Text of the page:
The Wojtek Night Thread (5/26/22)

Wojtek (pronounced “VOY-tek”) was a Syrian brown bear found by Polish soldiers as an orphaned cub in Iran during WWII. The soldiers — many of whom were themselves freed POWs uncertain of the fate of their families and friends back home — adopted Wojtek, and he traveled with them for two years until they ran into difficulties convincing Egyptian officials to allow Wojtek to sail with them to Italy. To get around what company records refer to as the port authority “being difficult about the bear,” they did the only sensible thing: They made Wojtek a private, paying the bear in double rations.

Private Wojtek perhaps did not have the healthiest upbringing, drinking coffee and beer with his fellow soldiers and eating sweets and cigarettes —

— but he remained a beloved member of the corps and was promoted to the rank of corporal for his work carrying ammunition at the Battle of Monte Cassino in 1944. The 22nd Artillery Support Company of the 2nd Polish Corps even changed their insignia to honor Wojtek.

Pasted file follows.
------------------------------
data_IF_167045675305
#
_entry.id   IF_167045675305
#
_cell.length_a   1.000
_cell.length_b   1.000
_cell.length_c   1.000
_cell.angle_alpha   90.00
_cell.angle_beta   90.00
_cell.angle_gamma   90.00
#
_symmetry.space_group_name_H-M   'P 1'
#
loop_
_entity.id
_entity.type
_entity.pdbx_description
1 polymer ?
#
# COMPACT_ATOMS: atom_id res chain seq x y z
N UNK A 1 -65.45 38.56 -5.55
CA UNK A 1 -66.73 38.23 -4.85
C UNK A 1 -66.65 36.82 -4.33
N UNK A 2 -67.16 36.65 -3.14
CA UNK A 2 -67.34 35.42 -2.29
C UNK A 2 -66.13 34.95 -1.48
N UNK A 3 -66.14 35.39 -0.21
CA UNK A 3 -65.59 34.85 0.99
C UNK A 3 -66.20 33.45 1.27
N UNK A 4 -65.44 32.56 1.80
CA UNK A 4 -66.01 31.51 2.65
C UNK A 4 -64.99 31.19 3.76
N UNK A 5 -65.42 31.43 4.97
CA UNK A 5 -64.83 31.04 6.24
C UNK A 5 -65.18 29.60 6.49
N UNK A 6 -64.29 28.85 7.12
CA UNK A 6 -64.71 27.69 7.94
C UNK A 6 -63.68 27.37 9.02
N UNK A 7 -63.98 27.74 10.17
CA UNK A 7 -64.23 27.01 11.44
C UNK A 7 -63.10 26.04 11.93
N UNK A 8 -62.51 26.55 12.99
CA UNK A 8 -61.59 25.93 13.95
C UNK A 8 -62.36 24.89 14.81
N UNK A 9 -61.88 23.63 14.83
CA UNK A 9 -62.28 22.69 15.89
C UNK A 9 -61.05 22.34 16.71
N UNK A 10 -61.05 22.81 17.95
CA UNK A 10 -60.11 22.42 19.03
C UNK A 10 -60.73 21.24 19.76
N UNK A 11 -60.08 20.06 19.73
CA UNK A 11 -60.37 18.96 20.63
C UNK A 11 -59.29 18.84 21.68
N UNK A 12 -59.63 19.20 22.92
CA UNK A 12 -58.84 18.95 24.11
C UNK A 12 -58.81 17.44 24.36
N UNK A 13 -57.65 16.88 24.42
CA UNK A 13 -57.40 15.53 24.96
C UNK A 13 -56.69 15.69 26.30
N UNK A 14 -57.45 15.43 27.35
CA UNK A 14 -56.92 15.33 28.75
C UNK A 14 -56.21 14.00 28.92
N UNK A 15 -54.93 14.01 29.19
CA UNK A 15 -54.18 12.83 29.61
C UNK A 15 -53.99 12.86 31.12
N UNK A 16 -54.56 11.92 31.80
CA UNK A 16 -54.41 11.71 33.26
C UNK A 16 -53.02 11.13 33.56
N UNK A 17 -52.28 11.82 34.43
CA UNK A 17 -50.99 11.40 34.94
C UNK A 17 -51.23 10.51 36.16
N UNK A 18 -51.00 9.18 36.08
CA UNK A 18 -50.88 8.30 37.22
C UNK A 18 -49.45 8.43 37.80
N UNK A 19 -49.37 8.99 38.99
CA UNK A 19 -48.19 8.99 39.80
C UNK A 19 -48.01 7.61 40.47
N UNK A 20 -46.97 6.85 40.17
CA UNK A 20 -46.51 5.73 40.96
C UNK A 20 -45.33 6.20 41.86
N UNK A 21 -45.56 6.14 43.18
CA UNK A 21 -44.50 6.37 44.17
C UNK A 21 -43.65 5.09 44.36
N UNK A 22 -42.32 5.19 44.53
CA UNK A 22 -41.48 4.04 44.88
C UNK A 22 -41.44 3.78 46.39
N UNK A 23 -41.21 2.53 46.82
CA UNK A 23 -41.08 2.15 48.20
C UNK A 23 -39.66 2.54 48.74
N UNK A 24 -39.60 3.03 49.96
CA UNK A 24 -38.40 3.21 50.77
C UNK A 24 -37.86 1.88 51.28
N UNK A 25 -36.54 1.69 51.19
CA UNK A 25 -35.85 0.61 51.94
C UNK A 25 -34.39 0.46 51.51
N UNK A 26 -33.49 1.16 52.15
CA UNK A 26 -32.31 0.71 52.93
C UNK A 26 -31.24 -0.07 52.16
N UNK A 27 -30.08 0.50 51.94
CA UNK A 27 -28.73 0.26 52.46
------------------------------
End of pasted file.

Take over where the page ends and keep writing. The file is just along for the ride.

When the war ended, Wojtek went to live on a farm in Scotland before being relocated to the Edinburgh Zoo, as his former soldiers-in-arms were disbanding to new lives and feared taking Wojtek to Poland while Poland was under Soviet rule. In their agreement with the Edinburgh Zoo, they requested that Wojtek be sent to Poland should Poland ever regain its independence. Sadly, Wojtek died at the age of 21 in 1962 or 1963, long before that happened. He is memorialized in multiple statues in both Scotland and Poland.

Wojciech Narębski, a Polish geologist who served with Wojtek, reflected, “The fate of Wojtek was very similar to that of many Polish soldiers. Many of our soldiers had also lost everyone; they were orphans, so our bear was an orphan among orphans. Maybe that’s why we got on with him so well?”

An animated film called A Bear Named Wojtek, co-produced by Polish and Scottish filmmakers, is to be released this fall.

Have a great Night Thread, Avocados! Please don’t eat the cigarettes!